Digging into the Southern California Drought
8.9.17 – Southern California is in a serious and long-term drought. In this guest blog post from Saturate California, we’ll take a look at factors that have contributed to SoCal’s current water issues, and some ways to move forward.
The Southern California Drought – Past, Present and Future
You have probably noticed a few things already. The first is that, here at Food Forward, we LOVE oranges. You might not have known that oranges are actually 87% water. That’s one of the reasons that they’re so healthy and tasty, which is why we love them so much.
And speaking of water, the second thing you have probably noticed is that Southern California is in a drought (our recent rain notwithstanding). A long-term, serious drought. The impact of the drought is visible in the mountains, fields, lawns, and fruit trees all across Southern California.
To help us dig into the drought, its causes and history, and its future, we’re pleased to welcome our friends over at Saturate California to the Food Forward blog. In this piece, we’re distilling the juiciest drops from their 6 part series, Drought 101:
The SoCal Climate
First, it is important to note that in a Mediterranean climate, there are nearly as many dry years as there are wet. Until this past winter, the previous 4 rainy seasons had been extremely dry, and that’s an understatement. So when you hear Los Angeles transplants say things like, “It LITERALLY never rains in LA!”, it’s best you respond by asking them when they moved here, and if they remember before this past year getting drenched in 1997–1998, soaked in 2004–2005, flooded in 2010–2011. They most likely won’t.
While we can’t assume that wet years will be plentiful, we can expect more rain at some point. And we want to think constructively about the wet years…
Water Cycles in a Concrete Jungle
In the idyllic verdant water cycle, rain falls, some of it evaporates, some of it becomes surface runoff that flows into streams, lakes and oceans, and some of it seeps into underground aquifers as groundwater recharge.
Here’s the thing about fresh water seeping into the ground: IT’S REALLY IMPORTANT. If anyone asks you, you can confidently tell them. Groundwater is like a water reserve to be used when there’s no more rain falling on the surface. Plus, if the groundwater is sucked dry, then we’ve got a real big problem, because it takes decades to replenish. Bottom line is we need to get more water in the ground now to save for later!
Now in LA, when rain falls, almost all of it runs directly into rivers and streams, which flows straight to the nearby ocean bay. And thus, we get the characteristic Southland rainstorm: half an inch of water at 9am means a flood in the LA River by 10am and a small island of garbage settling in the Santa Monica Bay by noon. Meanwhile barely any fresh water has had time to seep into the ground. Not good…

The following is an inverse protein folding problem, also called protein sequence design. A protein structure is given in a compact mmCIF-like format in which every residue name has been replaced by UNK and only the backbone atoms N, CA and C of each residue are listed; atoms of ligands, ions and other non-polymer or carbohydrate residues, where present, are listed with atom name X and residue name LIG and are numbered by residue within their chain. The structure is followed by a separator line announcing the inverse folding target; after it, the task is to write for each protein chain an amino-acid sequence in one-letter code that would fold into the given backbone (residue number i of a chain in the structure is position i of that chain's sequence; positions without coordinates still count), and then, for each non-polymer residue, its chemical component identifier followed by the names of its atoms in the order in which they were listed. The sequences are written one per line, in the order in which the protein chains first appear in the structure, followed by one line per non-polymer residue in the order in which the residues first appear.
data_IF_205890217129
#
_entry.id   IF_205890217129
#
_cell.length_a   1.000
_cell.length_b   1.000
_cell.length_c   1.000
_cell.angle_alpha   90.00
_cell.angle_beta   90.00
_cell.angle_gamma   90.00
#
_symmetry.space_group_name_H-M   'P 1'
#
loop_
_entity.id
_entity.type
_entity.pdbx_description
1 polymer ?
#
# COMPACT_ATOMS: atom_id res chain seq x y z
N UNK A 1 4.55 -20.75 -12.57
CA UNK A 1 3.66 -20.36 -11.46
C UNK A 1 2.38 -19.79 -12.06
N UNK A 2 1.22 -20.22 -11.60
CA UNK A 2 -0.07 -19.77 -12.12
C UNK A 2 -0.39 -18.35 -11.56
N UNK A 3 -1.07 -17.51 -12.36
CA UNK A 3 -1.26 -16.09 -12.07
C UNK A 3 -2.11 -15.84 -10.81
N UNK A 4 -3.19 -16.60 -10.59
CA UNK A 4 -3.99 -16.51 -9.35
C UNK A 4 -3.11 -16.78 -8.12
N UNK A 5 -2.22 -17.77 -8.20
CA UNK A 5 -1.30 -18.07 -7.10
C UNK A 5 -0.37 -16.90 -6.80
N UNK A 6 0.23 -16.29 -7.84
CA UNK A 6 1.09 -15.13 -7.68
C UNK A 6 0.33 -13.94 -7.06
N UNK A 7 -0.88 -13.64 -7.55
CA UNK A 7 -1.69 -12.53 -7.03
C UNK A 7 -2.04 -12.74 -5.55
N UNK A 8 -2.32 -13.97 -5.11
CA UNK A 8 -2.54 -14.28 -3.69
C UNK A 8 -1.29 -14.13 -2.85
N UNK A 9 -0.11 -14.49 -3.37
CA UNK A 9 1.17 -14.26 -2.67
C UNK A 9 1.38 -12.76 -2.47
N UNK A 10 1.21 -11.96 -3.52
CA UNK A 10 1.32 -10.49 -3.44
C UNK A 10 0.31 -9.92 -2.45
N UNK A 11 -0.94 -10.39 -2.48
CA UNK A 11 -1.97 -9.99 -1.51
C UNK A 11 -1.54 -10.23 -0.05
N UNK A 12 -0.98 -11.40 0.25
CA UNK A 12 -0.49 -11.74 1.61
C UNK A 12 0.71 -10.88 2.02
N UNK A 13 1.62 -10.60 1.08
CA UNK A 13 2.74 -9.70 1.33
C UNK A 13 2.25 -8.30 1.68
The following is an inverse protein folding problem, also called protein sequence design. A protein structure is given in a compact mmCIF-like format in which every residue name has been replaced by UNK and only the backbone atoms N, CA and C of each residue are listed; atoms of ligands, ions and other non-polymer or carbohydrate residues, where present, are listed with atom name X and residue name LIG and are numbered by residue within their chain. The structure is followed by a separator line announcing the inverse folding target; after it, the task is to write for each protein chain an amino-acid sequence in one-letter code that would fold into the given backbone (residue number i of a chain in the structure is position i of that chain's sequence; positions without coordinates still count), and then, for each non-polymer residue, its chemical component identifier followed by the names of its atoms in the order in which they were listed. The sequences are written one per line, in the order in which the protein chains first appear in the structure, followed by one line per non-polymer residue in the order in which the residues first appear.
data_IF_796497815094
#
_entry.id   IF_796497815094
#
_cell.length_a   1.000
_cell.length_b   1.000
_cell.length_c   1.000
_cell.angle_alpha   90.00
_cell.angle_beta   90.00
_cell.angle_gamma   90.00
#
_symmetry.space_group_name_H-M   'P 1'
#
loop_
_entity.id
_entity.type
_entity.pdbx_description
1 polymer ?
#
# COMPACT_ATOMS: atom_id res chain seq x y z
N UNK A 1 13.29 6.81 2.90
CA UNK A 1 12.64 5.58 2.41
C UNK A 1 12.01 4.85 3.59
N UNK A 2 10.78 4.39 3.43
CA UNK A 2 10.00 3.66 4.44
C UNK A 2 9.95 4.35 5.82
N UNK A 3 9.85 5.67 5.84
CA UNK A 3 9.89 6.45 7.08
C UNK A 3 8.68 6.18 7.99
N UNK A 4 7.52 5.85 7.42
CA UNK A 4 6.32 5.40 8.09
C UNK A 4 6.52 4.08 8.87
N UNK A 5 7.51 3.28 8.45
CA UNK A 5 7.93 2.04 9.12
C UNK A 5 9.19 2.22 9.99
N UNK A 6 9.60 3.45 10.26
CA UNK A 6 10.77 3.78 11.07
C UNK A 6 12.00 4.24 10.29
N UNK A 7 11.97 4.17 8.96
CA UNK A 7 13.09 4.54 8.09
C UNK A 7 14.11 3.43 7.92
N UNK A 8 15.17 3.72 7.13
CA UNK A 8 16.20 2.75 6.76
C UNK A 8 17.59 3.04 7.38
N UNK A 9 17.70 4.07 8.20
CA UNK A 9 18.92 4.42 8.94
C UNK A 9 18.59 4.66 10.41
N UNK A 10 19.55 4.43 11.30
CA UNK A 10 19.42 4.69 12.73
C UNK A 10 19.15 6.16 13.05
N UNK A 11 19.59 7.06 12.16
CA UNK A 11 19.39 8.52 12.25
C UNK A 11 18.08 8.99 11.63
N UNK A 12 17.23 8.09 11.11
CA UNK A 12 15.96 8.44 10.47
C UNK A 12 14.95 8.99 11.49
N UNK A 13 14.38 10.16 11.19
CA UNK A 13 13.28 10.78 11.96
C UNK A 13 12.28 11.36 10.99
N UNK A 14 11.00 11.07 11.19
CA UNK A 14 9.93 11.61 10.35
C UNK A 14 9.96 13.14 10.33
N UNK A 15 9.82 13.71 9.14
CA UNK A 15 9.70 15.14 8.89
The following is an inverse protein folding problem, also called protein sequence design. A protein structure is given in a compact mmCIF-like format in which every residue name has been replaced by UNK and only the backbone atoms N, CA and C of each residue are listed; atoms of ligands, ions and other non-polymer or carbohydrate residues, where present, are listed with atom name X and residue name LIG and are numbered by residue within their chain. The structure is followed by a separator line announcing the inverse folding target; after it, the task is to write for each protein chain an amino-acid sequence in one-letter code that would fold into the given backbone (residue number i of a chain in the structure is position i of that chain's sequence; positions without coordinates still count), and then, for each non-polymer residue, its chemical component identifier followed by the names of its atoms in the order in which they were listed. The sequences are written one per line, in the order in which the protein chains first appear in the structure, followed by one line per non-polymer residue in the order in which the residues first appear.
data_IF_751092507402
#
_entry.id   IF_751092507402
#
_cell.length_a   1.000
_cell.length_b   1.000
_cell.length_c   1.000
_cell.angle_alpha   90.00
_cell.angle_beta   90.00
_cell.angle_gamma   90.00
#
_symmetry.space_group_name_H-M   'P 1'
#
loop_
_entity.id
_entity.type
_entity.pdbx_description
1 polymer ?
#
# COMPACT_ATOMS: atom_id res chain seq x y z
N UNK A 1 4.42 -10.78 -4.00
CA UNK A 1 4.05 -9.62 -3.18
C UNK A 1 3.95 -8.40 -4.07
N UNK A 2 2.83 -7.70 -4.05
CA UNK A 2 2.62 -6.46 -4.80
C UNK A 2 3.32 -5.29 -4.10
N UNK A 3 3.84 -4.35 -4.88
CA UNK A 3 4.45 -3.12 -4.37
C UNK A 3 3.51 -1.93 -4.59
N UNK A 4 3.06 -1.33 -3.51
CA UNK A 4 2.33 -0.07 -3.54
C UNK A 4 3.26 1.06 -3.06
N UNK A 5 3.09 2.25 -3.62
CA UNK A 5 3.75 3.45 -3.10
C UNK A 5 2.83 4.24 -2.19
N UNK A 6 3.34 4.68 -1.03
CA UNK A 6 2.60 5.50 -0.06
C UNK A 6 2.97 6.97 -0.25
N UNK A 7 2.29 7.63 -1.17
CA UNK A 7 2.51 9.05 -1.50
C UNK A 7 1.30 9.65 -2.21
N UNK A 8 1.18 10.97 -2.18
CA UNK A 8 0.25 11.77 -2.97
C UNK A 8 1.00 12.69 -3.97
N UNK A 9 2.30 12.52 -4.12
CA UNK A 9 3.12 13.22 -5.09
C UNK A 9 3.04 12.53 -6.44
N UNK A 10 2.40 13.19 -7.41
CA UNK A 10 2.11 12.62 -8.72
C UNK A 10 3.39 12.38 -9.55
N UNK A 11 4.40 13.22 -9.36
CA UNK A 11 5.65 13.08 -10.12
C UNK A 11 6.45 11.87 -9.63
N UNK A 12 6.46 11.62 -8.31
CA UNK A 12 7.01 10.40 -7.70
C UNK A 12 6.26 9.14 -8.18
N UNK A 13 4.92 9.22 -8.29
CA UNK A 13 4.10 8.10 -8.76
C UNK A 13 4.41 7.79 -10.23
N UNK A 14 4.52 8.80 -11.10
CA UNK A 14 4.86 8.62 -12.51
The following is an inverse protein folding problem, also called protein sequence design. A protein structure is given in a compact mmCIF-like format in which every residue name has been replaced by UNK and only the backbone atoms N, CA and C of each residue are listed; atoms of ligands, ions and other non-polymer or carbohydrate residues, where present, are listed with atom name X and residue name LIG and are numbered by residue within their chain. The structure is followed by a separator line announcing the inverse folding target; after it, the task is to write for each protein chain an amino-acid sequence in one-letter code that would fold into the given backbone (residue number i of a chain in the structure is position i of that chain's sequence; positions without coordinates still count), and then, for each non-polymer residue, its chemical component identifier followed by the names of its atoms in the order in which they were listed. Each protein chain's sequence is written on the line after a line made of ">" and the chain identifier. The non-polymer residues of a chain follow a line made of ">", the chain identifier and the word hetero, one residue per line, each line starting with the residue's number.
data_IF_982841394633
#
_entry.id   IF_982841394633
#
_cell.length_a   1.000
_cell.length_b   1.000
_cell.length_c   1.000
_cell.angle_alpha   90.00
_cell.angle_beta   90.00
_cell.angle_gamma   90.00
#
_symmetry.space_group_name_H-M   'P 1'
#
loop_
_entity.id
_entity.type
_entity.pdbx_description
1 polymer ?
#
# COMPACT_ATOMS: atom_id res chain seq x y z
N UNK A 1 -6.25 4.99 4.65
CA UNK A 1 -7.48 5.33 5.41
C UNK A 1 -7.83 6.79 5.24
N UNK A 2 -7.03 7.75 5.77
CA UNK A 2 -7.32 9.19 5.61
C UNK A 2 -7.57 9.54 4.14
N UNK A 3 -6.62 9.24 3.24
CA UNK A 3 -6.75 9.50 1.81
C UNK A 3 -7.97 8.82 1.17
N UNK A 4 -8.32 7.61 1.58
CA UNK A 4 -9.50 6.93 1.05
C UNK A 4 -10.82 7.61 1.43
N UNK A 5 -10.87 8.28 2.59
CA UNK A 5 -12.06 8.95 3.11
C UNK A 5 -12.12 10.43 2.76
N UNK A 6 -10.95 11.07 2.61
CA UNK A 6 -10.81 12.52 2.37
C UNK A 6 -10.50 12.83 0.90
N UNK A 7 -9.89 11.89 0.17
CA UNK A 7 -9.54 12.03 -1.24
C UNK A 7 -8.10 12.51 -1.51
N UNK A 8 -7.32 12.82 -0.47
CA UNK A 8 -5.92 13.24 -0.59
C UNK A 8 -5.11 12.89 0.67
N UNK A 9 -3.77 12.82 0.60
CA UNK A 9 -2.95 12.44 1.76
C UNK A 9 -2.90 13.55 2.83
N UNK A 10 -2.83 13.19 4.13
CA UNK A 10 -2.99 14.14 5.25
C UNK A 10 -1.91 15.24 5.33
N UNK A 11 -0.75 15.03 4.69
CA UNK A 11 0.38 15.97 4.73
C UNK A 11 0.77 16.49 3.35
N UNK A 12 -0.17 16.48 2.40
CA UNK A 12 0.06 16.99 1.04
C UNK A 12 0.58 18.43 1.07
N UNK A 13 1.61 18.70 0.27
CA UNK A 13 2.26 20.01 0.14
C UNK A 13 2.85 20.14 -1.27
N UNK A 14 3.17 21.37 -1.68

Managing our Water
By the turn of the century, department heads like William Mulholland (remember Chinatown?) took a leaf from our friends in New York City — who were piping in water from the mountains — and initiated projects that would bring in water in from the Sierras to the east. We set up an extensive system of ducts and canals, and before you knew it, whoosh! Fresh water flowed freely throughout California to farm oranges, build golf courses, manufacture clothes and bottle for consumption.
Once water flowed from the mountain snows, we simultaneously created a multitude of municipal water agencies to deal with the new infrastructure of spreading it around: wells, treatment centers, pipes of every size from arteries to capillaries to a faucet in every home. We compartmentalized our highly interdependent water cycle…
The Water Business
While residential use only accounts for about 20% of the pie, that doesn’t mean we can ignore it. Across the board, our value system needs retooling. Americans pay less for water than almost any developed nation, and we pay less for it than any other utility — gas, electricity, etc. Single-use water comes with a big ecological cost, and the agencies who manage it need to consider that when doing business.
Think about our big state water agencies (there’s only a few: Central Valley Project, State Water Project, Metropolitan Water District of SoCal) as water wholesalers, and each of our municipalities as retailers. Water gets sold a lot like paper clips and panty-hose: cheap in bulk, and at a different price on every corner…
Currently, water rights here are simply permission slips from the California Water Resources Control Board to draw as much as you’d like from whatever surface water is accessible (or has been made accessible) to your land. In early 20th century California, these were not so much carefully regulated as they were handed out to whoever got there first. AKA “first in time, first in right.” AKA someone yelling “Dibs!” and dropping a hose in the river.
This system encounters problems in times of scarcity, not least of which is the fact that California has given out rights to more water than it actually has (five times as much, to be exact), and now faces a need to either massively curtail current rights holders, or completely reform the rights system from the ground up…
We’ve worked to create a basic, yet thorough understanding of the Southern California Drought. Why? We believe that a resilient water future ultimately depends on a shift in us, in the way we think and behave. We can no longer afford to be unconscious water users. Instead, a renewed sense of reverence should shape how we interact with our lifeblood, as citizens, consumers, and people of power…
You’re in California now baby — the land of hearty scrub, deep green succulents, and trees (don’t let anyone tell you trees are bad for the drought!). Might as well embrace it…